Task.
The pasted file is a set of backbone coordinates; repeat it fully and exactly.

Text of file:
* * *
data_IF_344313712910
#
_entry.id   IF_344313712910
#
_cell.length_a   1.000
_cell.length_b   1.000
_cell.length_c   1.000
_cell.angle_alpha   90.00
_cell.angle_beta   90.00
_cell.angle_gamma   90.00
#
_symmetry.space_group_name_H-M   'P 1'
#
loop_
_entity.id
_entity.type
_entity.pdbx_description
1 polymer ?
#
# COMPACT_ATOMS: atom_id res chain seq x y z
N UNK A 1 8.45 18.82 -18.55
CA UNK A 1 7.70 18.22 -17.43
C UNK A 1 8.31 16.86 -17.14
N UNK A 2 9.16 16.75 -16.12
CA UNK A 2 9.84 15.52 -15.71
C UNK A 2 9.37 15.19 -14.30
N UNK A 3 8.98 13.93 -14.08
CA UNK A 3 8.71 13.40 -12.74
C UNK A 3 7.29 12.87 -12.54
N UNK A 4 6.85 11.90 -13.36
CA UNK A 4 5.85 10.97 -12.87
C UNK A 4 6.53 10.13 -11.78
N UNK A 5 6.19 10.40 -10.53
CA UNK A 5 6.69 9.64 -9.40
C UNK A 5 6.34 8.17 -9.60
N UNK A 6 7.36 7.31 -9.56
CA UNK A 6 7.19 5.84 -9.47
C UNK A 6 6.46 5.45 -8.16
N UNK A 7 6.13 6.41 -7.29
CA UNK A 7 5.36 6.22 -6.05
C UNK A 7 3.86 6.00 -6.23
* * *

data_IF_344313712910
#
_entry.id   IF_344313712910
#
_cell.length_a   1.000
_cell.length_b   1.000
_cell.length_c   1.000
_cell.angle_alpha   90.00
_cell.angle_beta   90.00
_cell.angle_gamma   90.00
#
_symmetry.space_group_name_H-M   'P 1'
#
loop_
_entity.id
_entity.type
_entity.pdbx_description
1 polymer ?
#
# COMPACT_ATOMS: atom_id res chain seq x y z
N UNK A 1 8.45 18.82 -18.55
CA UNK A 1 7.70 18.22 -17.43
C UNK A 1 8.31 16.86 -17.14
N UNK A 2 9.16 16.75 -16.12
CA UNK A 2 9.84 15.52 -15.71
C UNK A 2 9.37 15.19 -14.30
N UNK A 3 8.98 13.93 -14.08
CA UNK A 3 8.71 13.40 -12.74
C UNK A 3 7.29 12.87 -12.54
N UNK A 4 6.85 11.90 -13.36
CA UNK A 4 5.85 10.97 -12.87
C UNK A 4 6.53 10.13 -11.78
N UNK A 5 6.19 10.40 -10.53
CA UNK A 5 6.69 9.64 -9.40
C UNK A 5 6.34 8.17 -9.60
N UNK A 6 7.36 7.31 -9.56
CA UNK A 6 7.19 5.84 -9.47
C UNK A 6 6.46 5.45 -8.16
N UNK A 7 6.13 6.41 -7.29
CA UNK A 7 5.36 6.22 -6.05
C UNK A 7 3.86 6.00 -6.23